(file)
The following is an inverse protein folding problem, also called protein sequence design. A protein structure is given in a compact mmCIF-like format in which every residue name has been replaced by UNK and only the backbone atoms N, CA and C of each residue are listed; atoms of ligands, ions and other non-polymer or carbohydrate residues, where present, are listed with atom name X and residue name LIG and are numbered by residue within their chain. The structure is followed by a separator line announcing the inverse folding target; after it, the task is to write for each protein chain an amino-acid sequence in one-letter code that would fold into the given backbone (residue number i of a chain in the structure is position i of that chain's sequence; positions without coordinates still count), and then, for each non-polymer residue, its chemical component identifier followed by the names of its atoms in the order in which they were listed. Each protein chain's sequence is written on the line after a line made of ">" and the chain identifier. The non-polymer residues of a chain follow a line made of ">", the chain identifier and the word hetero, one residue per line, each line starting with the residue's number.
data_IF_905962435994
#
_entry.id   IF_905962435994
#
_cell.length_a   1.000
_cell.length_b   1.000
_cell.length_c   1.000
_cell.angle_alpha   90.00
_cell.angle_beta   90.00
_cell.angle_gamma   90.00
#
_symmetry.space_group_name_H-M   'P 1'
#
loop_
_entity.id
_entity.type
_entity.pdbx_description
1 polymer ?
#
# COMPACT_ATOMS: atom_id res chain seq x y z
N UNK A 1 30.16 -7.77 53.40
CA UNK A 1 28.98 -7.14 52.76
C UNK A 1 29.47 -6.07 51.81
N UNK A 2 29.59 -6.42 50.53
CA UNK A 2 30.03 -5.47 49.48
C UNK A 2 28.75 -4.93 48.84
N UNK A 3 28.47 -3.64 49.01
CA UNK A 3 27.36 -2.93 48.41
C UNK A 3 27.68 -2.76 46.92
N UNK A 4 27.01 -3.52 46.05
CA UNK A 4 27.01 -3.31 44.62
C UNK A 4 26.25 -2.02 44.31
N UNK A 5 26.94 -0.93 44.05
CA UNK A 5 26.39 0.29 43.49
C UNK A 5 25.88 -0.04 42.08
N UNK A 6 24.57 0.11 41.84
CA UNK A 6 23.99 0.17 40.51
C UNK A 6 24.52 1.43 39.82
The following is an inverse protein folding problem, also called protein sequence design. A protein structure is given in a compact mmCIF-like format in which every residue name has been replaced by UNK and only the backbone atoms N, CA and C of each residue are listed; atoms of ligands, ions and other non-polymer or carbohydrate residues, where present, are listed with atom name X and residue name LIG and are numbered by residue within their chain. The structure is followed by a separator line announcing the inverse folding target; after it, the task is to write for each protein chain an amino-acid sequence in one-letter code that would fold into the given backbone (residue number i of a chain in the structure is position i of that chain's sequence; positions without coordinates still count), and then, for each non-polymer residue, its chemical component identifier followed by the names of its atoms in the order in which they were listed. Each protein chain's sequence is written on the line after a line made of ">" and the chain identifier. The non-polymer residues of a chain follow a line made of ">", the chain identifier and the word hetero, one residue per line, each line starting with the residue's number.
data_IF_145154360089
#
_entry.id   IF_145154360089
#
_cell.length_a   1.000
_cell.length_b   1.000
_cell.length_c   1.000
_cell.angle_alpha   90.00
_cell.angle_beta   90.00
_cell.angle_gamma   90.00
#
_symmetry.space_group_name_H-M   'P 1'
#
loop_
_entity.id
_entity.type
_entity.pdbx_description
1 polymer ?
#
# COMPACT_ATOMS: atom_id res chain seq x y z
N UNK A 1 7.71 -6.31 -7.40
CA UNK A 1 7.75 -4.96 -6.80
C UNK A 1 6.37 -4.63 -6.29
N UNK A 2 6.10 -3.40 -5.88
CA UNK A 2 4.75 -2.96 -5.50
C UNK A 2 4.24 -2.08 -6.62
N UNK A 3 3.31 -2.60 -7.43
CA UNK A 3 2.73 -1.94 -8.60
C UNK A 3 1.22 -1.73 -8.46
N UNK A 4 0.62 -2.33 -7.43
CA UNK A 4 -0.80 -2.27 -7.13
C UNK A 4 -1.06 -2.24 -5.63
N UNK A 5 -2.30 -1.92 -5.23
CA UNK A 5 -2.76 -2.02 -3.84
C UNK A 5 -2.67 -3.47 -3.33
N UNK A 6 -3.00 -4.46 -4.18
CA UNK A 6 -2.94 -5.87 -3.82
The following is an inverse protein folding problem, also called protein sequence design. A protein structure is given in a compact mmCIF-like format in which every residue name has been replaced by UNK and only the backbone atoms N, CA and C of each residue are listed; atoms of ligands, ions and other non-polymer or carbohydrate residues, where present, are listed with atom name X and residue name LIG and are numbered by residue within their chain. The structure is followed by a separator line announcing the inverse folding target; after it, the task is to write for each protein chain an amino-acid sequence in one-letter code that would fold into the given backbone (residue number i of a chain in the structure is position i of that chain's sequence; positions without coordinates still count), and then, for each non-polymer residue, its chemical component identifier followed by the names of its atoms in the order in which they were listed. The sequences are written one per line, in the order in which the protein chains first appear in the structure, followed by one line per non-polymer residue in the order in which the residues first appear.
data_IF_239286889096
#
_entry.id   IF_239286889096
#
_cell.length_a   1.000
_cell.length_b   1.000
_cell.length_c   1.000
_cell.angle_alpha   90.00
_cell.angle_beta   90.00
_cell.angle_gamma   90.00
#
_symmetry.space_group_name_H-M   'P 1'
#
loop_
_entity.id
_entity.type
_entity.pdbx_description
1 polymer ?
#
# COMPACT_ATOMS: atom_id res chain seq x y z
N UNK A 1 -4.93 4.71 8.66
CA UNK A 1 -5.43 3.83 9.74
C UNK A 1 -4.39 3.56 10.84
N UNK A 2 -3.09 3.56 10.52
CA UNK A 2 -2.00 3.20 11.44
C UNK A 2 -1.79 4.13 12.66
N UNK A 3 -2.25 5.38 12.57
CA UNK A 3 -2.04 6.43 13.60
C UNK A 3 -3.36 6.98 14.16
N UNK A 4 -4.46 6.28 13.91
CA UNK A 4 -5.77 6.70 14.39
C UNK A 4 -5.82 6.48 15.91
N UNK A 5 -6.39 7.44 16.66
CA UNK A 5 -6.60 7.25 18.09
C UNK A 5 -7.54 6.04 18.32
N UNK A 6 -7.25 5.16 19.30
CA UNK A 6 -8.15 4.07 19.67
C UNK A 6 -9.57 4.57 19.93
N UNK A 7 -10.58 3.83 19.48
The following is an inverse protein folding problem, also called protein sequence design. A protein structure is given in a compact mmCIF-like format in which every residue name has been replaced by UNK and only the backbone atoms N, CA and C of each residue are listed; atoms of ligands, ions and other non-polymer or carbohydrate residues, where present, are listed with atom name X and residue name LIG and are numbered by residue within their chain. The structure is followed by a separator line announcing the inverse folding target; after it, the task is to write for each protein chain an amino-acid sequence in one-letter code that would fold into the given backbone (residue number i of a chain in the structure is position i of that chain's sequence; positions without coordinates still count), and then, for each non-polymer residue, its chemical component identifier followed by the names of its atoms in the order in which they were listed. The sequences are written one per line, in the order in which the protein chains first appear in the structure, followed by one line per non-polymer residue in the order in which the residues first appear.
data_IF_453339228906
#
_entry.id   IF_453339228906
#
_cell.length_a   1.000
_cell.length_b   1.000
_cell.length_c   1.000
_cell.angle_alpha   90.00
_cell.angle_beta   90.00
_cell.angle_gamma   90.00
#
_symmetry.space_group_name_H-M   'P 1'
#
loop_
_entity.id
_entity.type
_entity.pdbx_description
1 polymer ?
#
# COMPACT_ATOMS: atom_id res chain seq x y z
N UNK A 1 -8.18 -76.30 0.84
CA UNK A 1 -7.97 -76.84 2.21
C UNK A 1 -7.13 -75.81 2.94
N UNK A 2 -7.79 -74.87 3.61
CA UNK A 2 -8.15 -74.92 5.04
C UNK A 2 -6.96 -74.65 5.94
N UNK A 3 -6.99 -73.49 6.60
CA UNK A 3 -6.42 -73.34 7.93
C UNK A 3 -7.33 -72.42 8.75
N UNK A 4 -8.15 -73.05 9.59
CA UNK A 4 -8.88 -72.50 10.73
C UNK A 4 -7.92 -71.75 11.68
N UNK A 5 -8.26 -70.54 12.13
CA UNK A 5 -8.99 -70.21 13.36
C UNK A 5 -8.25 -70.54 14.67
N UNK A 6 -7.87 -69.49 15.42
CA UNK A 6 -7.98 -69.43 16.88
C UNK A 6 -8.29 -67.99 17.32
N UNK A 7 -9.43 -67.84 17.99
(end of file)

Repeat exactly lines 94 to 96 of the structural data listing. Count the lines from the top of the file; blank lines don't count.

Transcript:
_entity.type
_entity.pdbx_description
1 polymer ?